There have been adaptations of Nero Wolfe mysteries in Germany, Italy, and Russia. I can only imagine the liberties the writers of those scripts took with Stout’s words, if the American writers, obviously more familiar with U.S. slang and New York City, couldn’t get it right. Nero Wolfe and Archie Goodwin need the words of Rex Stout, and no one else, to truly be who they are. No adaptations or abridgments work.
So the bottom line is, if you want to visit this first-class detective series, you need to read the books. Among my favorites are The Golden Spiders, Fer-de-Lance, A Family Affair, Too Many Cooks, and The Doorbell Rang.
You can read more about Rex Stout at the Wolfe Pack web site.
There is only one Queen of Crime, and Agatha Christie is her name.
From The Mysterious Affairs at Styles (1920) to Sleeping Murder (1976), she wrote. Think of it, more than fifty years of writing. Not only novels but plays, short stories, her biography, romances under the name Mary Westacott. She began when there were probably more horses than cars in England and you needed an operator to make a telephone call and finished when men had stepped onto the moon and satellites spun around the earth.
Not every book she wrote was great. Actually, on the advice of a friend I’ve never read Nemesis, because she told me it was so bad I’d never want to read another Christie afterward. And I never liked Tommy and Tuppence, a married couple who seemed outdated to me even after Mrs. Christie tried to modernize them in the 1970s.
But, when she was good she was great. If I had to choose one mystery to take along on the proverbial desert island, there’d be no hesitation…And Then There Were None. I must have read that novel at least five times, and each time I’m amazed by it. How did she do it, I’d ask myself. The identity of the murderer is right there, it’s clear from the first chapter, and yet the reader is totally surprised at the end. You may think that a mystery is a “beach read,” to use the popular phrase, but that’s not true for a really great one. You need to read every word if you want to catch the villain. And in Mrs. Christie’s books, to coin a metaphor, the floors are slippery with red herrings…you need to watch your step or you’ll fall into the trap she sets for you.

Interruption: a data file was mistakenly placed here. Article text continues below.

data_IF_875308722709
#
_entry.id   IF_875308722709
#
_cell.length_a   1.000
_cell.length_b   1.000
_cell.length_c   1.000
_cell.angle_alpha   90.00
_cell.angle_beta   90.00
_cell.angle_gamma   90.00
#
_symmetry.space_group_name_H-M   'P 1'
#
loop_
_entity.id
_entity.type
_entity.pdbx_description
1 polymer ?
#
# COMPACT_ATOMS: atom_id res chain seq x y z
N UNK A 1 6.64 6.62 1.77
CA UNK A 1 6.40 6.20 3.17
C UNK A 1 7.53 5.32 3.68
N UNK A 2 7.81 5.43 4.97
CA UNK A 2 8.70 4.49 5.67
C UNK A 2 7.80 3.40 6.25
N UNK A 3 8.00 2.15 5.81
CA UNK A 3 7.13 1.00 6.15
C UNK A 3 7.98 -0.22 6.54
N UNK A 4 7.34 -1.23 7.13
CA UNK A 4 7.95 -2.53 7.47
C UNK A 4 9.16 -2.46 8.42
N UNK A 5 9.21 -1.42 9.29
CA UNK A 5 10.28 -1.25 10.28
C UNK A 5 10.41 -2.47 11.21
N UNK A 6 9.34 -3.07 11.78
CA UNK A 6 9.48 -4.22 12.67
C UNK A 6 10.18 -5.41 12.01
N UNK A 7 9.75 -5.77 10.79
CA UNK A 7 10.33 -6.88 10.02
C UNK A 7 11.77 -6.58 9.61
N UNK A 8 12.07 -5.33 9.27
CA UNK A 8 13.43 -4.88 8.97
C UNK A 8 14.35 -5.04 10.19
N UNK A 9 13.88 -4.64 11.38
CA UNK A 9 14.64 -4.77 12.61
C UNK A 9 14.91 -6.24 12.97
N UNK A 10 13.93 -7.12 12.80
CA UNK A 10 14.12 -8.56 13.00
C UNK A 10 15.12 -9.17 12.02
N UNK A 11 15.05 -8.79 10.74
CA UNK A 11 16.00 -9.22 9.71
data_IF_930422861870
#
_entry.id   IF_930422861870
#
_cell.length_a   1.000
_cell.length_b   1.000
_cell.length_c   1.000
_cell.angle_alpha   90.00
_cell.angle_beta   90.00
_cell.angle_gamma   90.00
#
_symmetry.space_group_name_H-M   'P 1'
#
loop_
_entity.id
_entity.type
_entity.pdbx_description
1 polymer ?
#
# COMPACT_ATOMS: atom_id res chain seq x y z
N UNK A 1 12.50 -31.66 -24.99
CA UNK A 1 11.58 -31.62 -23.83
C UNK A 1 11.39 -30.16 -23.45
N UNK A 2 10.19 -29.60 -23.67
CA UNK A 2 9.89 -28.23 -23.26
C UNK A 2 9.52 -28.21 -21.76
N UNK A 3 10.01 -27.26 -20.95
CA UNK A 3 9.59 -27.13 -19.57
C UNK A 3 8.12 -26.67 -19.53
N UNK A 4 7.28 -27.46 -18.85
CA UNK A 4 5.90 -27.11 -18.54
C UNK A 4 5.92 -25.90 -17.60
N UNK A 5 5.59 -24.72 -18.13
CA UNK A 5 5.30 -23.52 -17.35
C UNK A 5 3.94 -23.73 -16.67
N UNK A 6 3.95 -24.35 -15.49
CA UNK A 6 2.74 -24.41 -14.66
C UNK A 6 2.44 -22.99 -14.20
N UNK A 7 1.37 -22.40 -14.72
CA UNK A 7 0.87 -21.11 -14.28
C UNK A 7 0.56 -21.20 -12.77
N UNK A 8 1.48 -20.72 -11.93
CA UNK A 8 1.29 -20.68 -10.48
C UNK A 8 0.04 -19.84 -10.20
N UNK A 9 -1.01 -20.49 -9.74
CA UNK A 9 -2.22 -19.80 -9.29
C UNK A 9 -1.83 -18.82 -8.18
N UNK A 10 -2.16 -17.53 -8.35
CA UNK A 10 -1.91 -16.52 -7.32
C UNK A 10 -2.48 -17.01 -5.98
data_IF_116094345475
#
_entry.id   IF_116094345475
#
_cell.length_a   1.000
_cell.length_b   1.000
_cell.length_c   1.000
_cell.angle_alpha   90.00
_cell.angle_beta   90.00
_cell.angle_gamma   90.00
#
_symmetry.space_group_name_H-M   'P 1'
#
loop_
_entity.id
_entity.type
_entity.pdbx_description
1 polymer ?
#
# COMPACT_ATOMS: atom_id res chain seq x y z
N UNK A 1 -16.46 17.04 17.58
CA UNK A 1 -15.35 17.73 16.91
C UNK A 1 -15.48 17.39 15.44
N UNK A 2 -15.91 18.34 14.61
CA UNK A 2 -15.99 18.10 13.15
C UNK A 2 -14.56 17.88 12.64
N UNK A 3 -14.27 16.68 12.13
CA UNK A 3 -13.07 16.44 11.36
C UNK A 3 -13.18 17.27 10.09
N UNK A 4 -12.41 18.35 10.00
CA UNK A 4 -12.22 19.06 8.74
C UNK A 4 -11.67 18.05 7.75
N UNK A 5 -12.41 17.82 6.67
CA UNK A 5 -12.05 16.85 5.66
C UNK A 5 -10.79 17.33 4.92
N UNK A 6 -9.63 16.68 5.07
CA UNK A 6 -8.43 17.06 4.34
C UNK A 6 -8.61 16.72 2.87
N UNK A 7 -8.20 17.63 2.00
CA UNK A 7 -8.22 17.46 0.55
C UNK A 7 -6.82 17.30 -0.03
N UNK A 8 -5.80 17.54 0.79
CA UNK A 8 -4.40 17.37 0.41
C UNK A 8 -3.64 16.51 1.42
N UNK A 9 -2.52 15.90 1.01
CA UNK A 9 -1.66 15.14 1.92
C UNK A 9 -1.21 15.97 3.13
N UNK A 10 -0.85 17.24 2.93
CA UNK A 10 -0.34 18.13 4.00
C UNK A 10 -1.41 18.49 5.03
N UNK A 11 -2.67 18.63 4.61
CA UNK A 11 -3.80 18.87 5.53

Monsieur Hercule Poirot was her masterpiece. Ms. Jane Marple, the elderly lady from St. Mary Mead, was featured in a number of outstanding books (At Bertram’s Hotel, A Pocket Full of Rye, The Murder at the Vicarage), but it is Hercule Poirot who brought the author her greatest fame. In 1975, the year before her death, Mrs. Christie released Curtain, which told the story of Poirot’s last case and his death. I remember reading his obituary in The New York Times that day, the first (and maybe to this day still the only) time the death of a fictional character was headlined in that newspaper.
If you haven’t already read them, or even if you have, please do yourself a favor and (re)read the following: And Then There Were None, The Murder of Roger Ackroyd, Mrs. McGinty’s Dead, and The ABC Murders, just to (re)discover what outstanding storytelling is.
You can read more about Agatha Christie at her web site.
2009-10 was a sad year for mystery fans. Dick Francis, Stuart M. Kaminsky, Robert B. Parker, and William G. Tapply all died within the last year. I’d like to share my thoughts about each, beginning with Dick Francis. Other columns will follow.
To my mind, Dick Francis was an absolute master. I’ve ridden horses fewer than a dozen times in my life, including one weekend more than thirty years ago at a dude ranch. I never was into the “young girl and horses” mania, although that may be because I grew up in Brooklyn and horses were few and far between on my street. So why would Francis’s books resonate with me, and why did I await each new one so eagerly?
Dick Francis had an incredible knack for letting us into his characters’ minds. Most of his heroes (and yes, they are all men) were basically average men, not tough private investigators or policemen. They were actors (Edward Lincoln in Smokescreen), bookmakers (Ned Talbott in Even Money), chefs (Max Moreton in Dead Heat), glass blowers (Gerald Logan in Shattered) and other occupations not commonly associated with the racing world. Each man was innocently involved in a criminal event connected to racing, and each had to find not only the solution to the crime but also the personal courage to deal with the situation. It’s the resourcefulness and integrity of each of Francis’s characters that grabbed me years ago when I first started reading his novels.
Although as I’ve said in other posts on this blog, I prefer mysteries with a recurring character that I can follow, Francis’s books were so well written, so thoughtful, that even though most of his books are stand-alones (only two of his heroes appear in more than one book), I loved every one. I don’t believe he ever wrote a bad book. Actually, I don’t think he ever wrote a “good” book; they were all wonderful and I, along with many others, will miss him.
You can read more about Dick Francis at his web site, which is one of the very best sites of any type I’ve ever seen.